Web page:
Secondly, Sanga is the ultimate perfectionist and there are stories of him testing the patience of coaches with endless training sessions. He is an anomaly in a country unfamiliar with perfection. Numbers and records are important to him, and he seems disappointed by any score below 100. His father expects of him a career record matched only by Don Bradman and one suspects that Sanga might have hopes of being the only player in history with a career of at least 60 Tests to retire with a batting average over 60.

Probably with such a record in mind, he has developed a unique approach to Test match batting which was cleverly summed up by Mike Selvey recently when he wrote: "If there are batsmen who have elevated batting to an art form then Sangakkara comes at it instead as might a scientist, innings conceived not so much in the nets as in a laboratory." This meticulous process has allowed him to eliminate all risk from his batting, but it is a testament to his versatility that he has avoided becoming the Geoffery Boycott of his generation by producing several aggressive innings when the situation demanded.

Mahela, on the other hand, is an artist and artists are not concerned with perfection or numbers, but with beauty and style. In fact, it can be argued that many famous creations are valued for their imperfections as much as their precision. It seems cruel yet fitting, therefore, that he should become the only batsman in the 10,000 club with an average below 50, having missed the mark by 36 runs in the last innings to end up with 49.84. In his relatively carefree attitude to batting he is also much more Sri Lankan than his friend. More easily satisfied and less demanding of himself, he has let slip opportunities to build a more impressive record, particularly away from home.

When it comes to leadership and cricketing intelligence, both these greats have captained Sri Lanka with distinction. However, while Sanga led his team to the final of the 2009 World T20 and the 2011 World Cup, he lacked the tactical nous of Mahela, especially in tight situations. Mahela often managed to pull things back through imaginative field placements or gutsy rearguards, inspiring Sri Lanka to some memorable come from behind victories. A cool head and a calm personality also helped make him a great leader, as opposed to the often expressive captaincy of Sangakkara.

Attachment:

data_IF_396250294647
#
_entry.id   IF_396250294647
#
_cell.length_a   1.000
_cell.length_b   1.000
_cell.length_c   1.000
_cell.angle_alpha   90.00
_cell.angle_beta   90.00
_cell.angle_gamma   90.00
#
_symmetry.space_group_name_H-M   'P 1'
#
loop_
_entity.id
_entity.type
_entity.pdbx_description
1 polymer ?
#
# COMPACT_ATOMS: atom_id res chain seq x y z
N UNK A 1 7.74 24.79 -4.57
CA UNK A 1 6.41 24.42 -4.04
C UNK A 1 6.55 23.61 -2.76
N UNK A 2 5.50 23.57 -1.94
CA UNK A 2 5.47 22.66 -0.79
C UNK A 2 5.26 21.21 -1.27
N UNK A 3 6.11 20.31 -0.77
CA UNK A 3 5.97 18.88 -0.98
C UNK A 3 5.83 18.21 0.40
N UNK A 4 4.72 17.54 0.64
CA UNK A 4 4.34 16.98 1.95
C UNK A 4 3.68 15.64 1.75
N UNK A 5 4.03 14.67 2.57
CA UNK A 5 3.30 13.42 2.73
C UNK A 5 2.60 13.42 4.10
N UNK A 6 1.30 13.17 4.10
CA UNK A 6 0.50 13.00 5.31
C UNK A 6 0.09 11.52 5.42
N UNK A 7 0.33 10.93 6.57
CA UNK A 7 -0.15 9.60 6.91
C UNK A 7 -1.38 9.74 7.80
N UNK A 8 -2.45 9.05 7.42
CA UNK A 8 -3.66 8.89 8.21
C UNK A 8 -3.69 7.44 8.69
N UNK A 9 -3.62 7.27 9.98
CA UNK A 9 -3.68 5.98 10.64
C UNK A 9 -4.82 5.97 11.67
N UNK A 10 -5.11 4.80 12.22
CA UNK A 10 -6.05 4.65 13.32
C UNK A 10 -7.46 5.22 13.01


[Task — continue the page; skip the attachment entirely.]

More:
Finally, there are differences in their characters off the field. The general perception of the two is that Mahela is down to earth and humble while Sanga is faintly aloof. While that may not be wholly true, it is based in fact. There is an aura about Sanga these days, a confident coolness and a celebrity that transcends cricket. He is the brand ambassador for anything and everything, and appears more convincing in advertisements than many local actors. If Mahela ever possessed such an aura, he has shed it in return for approachability. Hence there is little doubt that Mahela is more loved by the common man than Sanga, but Sanga may be the more admired one. He is the only Sri Lankan capable of becoming the best in the world at anything after Muralidaran, and for that reason alone he holds a special place in the hearts and minds of the general public.

However at the end of the day, these differences are negligible next to the myriad similarities and parallels between the two. They have formed the most famous, wholesome and significant friendship in the history of cricket. The bond has been so absolute that they have used the differences between them to complement each other and shape the identity of Sri Lankan cricket for over a decade. Much of my cricket watching life has included Mahela and Sanga, and now I must resign myself to never seeing the artist and the scientist together in whites. It is one depressing thought.